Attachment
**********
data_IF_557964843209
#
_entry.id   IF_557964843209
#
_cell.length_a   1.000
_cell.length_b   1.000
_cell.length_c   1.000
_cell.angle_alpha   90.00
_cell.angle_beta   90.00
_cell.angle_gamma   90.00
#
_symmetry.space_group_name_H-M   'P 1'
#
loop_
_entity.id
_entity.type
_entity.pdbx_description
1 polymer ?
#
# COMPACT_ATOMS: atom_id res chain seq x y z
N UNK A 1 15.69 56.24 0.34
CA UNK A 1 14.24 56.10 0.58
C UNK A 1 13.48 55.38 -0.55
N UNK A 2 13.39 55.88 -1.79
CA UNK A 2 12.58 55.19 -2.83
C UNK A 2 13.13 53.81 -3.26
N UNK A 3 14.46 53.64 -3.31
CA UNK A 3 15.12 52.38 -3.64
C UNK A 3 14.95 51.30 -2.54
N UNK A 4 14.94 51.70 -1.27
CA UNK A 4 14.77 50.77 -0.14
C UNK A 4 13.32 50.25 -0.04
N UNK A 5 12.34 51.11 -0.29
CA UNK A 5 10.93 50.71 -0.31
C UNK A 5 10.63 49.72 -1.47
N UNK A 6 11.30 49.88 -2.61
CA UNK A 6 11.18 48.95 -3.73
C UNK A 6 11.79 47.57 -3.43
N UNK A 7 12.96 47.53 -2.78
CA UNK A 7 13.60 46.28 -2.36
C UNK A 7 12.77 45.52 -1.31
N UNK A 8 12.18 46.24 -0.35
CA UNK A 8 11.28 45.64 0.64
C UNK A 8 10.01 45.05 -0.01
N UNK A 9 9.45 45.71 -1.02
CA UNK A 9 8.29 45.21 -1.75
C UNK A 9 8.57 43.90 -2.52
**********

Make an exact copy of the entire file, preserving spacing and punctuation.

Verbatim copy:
data_IF_557964843209
#
_entry.id   IF_557964843209
#
_cell.length_a   1.000
_cell.length_b   1.000
_cell.length_c   1.000
_cell.angle_alpha   90.00
_cell.angle_beta   90.00
_cell.angle_gamma   90.00
#
_symmetry.space_group_name_H-M   'P 1'
#
loop_
_entity.id
_entity.type
_entity.pdbx_description
1 polymer ?
#
# COMPACT_ATOMS: atom_id res chain seq x y z
N UNK A 1 15.69 56.24 0.34
CA UNK A 1 14.24 56.10 0.58
C UNK A 1 13.48 55.38 -0.55
N UNK A 2 13.39 55.88 -1.79
CA UNK A 2 12.58 55.19 -2.83
C UNK A 2 13.13 53.81 -3.26
N UNK A 3 14.46 53.64 -3.31
CA UNK A 3 15.12 52.38 -3.64
C UNK A 3 14.95 51.30 -2.54
N UNK A 4 14.94 51.70 -1.27
CA UNK A 4 14.77 50.77 -0.14
C UNK A 4 13.32 50.25 -0.04
N UNK A 5 12.34 51.11 -0.29
CA UNK A 5 10.93 50.71 -0.31
C UNK A 5 10.63 49.72 -1.47
N UNK A 6 11.30 49.88 -2.61
CA UNK A 6 11.18 48.95 -3.73
C UNK A 6 11.79 47.57 -3.43
N UNK A 7 12.96 47.53 -2.78
CA UNK A 7 13.60 46.28 -2.36
C UNK A 7 12.77 45.52 -1.31
N UNK A 8 12.18 46.24 -0.35
CA UNK A 8 11.28 45.64 0.64
C UNK A 8 10.01 45.05 -0.01
N UNK A 9 9.45 45.71 -1.02
CA UNK A 9 8.29 45.21 -1.75
C UNK A 9 8.57 43.90 -2.52